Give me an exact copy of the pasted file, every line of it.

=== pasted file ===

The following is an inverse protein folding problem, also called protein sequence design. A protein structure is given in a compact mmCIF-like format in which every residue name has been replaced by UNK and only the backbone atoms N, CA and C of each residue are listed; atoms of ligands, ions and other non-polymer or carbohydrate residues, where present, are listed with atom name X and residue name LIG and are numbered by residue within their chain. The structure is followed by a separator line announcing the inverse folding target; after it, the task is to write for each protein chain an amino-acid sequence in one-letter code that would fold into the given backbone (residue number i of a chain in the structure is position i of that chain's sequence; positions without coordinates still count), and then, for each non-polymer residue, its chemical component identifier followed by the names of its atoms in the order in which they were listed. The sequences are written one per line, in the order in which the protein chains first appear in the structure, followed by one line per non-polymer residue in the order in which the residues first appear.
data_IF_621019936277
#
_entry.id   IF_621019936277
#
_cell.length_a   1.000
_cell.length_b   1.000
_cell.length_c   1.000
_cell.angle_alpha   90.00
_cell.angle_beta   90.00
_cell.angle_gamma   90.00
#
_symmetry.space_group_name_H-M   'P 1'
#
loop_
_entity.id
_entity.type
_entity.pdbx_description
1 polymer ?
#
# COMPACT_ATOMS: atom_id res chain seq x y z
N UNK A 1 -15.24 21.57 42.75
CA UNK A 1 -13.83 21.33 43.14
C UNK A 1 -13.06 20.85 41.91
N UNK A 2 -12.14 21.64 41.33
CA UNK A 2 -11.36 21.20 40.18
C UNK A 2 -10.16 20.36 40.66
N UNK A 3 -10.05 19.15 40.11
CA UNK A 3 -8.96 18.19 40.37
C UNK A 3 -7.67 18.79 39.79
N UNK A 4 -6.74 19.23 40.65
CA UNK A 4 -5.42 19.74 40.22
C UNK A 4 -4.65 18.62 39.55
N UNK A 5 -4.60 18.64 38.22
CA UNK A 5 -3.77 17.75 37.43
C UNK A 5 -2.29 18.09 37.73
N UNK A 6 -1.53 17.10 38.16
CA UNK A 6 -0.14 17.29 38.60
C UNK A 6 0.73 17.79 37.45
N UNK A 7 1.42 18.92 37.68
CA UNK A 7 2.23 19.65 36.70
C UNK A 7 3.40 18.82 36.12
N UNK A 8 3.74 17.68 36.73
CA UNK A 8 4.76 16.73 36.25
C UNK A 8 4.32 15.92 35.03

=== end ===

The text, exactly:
The following is an inverse protein folding problem, also called protein sequence design. A protein structure is given in a compact mmCIF-like format in which every residue name has been replaced by UNK and only the backbone atoms N, CA and C of each residue are listed; atoms of ligands, ions and other non-polymer or carbohydrate residues, where present, are listed with atom name X and residue name LIG and are numbered by residue within their chain. The structure is followed by a separator line announcing the inverse folding target; after it, the task is to write for each protein chain an amino-acid sequence in one-letter code that would fold into the given backbone (residue number i of a chain in the structure is position i of that chain's sequence; positions without coordinates still count), and then, for each non-polymer residue, its chemical component identifier followed by the names of its atoms in the order in which they were listed. The sequences are written one per line, in the order in which the protein chains first appear in the structure, followed by one line per non-polymer residue in the order in which the residues first appear.
data_IF_621019936277
#
_entry.id   IF_621019936277
#
_cell.length_a   1.000
_cell.length_b   1.000
_cell.length_c   1.000
_cell.angle_alpha   90.00
_cell.angle_beta   90.00
_cell.angle_gamma   90.00
#
_symmetry.space_group_name_H-M   'P 1'
#
loop_
_entity.id
_entity.type
_entity.pdbx_description
1 polymer ?
#
# COMPACT_ATOMS: atom_id res chain seq x y z
N UNK A 1 -15.24 21.57 42.75
CA UNK A 1 -13.83 21.33 43.14
C UNK A 1 -13.06 20.85 41.91
N UNK A 2 -12.14 21.64 41.33
CA UNK A 2 -11.36 21.20 40.18
C UNK A 2 -10.16 20.36 40.66
N UNK A 3 -10.05 19.15 40.11
CA UNK A 3 -8.96 18.19 40.37
C UNK A 3 -7.67 18.79 39.79
N UNK A 4 -6.74 19.23 40.65
CA UNK A 4 -5.42 19.74 40.22
C UNK A 4 -4.65 18.62 39.55
N UNK A 5 -4.60 18.64 38.22
CA UNK A 5 -3.77 17.75 37.43
C UNK A 5 -2.29 18.09 37.73
N UNK A 6 -1.53 17.10 38.16
CA UNK A 6 -0.14 17.29 38.60
C UNK A 6 0.73 17.79 37.45
N UNK A 7 1.42 18.92 37.68
CA UNK A 7 2.23 19.65 36.70
C UNK A 7 3.40 18.82 36.12
N UNK A 8 3.74 17.68 36.73
CA UNK A 8 4.76 16.73 36.25
C UNK A 8 4.32 15.92 35.03